Figure 1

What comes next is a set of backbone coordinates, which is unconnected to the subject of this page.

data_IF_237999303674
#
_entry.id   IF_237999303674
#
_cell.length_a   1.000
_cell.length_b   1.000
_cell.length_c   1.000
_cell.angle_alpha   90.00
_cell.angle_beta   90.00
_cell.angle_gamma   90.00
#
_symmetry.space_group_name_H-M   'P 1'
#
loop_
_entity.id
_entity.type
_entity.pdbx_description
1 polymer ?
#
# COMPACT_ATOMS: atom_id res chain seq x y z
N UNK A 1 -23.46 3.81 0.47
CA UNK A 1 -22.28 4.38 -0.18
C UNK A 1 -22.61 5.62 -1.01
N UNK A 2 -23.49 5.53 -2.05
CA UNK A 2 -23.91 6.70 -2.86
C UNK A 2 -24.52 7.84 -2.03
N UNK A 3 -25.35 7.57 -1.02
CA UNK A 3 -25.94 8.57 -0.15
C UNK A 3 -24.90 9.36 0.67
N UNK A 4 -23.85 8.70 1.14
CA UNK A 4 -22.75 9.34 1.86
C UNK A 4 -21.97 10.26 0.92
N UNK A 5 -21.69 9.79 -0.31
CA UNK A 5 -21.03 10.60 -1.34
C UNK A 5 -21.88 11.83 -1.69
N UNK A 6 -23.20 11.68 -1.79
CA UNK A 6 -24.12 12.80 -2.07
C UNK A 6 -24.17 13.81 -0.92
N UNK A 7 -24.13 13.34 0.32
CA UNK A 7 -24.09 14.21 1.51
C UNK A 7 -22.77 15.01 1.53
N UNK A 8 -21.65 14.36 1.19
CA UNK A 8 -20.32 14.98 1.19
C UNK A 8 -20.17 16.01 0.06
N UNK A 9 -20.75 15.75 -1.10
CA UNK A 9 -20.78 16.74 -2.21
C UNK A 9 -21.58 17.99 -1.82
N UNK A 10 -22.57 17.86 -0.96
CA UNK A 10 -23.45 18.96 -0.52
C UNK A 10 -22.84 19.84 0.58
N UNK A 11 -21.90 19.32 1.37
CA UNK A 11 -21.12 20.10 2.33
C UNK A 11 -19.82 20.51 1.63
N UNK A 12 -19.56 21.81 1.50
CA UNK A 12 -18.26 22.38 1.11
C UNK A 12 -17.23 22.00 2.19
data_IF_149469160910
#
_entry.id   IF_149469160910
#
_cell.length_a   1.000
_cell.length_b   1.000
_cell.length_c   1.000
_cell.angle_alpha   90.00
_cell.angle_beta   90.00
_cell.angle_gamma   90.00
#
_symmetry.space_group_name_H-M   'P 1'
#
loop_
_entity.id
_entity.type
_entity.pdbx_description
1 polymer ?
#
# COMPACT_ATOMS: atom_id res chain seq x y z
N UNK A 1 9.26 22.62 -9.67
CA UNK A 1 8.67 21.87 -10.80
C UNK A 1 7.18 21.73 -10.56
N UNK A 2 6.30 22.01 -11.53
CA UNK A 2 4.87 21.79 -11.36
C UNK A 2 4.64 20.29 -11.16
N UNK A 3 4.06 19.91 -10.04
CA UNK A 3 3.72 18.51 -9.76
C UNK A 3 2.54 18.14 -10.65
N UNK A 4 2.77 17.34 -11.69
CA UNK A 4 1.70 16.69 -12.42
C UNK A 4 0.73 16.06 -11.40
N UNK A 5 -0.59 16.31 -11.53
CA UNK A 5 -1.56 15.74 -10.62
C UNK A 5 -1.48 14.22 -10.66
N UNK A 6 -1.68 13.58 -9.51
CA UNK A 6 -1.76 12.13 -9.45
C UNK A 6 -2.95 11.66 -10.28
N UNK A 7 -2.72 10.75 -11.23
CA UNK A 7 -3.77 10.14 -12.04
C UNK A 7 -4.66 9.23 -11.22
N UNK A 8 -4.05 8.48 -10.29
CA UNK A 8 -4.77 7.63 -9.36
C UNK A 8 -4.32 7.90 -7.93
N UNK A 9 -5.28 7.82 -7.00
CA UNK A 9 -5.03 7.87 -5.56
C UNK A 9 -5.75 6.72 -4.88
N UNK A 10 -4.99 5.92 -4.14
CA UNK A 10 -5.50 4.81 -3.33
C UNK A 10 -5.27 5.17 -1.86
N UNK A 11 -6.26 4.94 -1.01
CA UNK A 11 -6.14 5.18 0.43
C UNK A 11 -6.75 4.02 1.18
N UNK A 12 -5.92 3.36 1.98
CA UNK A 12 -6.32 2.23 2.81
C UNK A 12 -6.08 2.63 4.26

Figure 1: (a) Sketch of the pairing potential Δ on both sides of a normal-superconductor interface [7]. Δ(r) jumps abruptly at the interface, then recovers gradually to its bulk value over some length scale on either side of the interface. (b) Giant proximity effect is demonstrated in a superconductor/normal/superconductor sandwich junction at the measurement temperature T=30K [8]. (c) Coupling an underdoped to an overdoped cuprate results in higher Tc than would be found in either alone [11]. (d) Coupling a metallic cuprate to a superconducting cuprate results in a higher Tc than has ever been found in this family of materials [12, 13]. In (b-d), all information comes from bulk transport or magnetic measurements; although Tc can be determined accurately, no local information from the interface is available. (e) The geometry of the scanning tunneling microscopy experiment of Parker et al. allows nanoscale spatially resolved information from the vicinity of the metal-superconductor interface. In particular, Parker et al. show that regions of low pairing energy scale Δ are likely to persist to higher Tp if they are proximate to regions of higher pairing energy. The gap (Δ) colorbar is aligned with the pairing temperature (Tp) scale via the relationship 2Δ/kBTp=7.9±0.5 [14]. Black trace shows Tp that would be expected for this simple local relationship; blue trace sketches the observed Tp. Note that Tp is higher at point B than at point A, due to proximity to regions of larger Δ.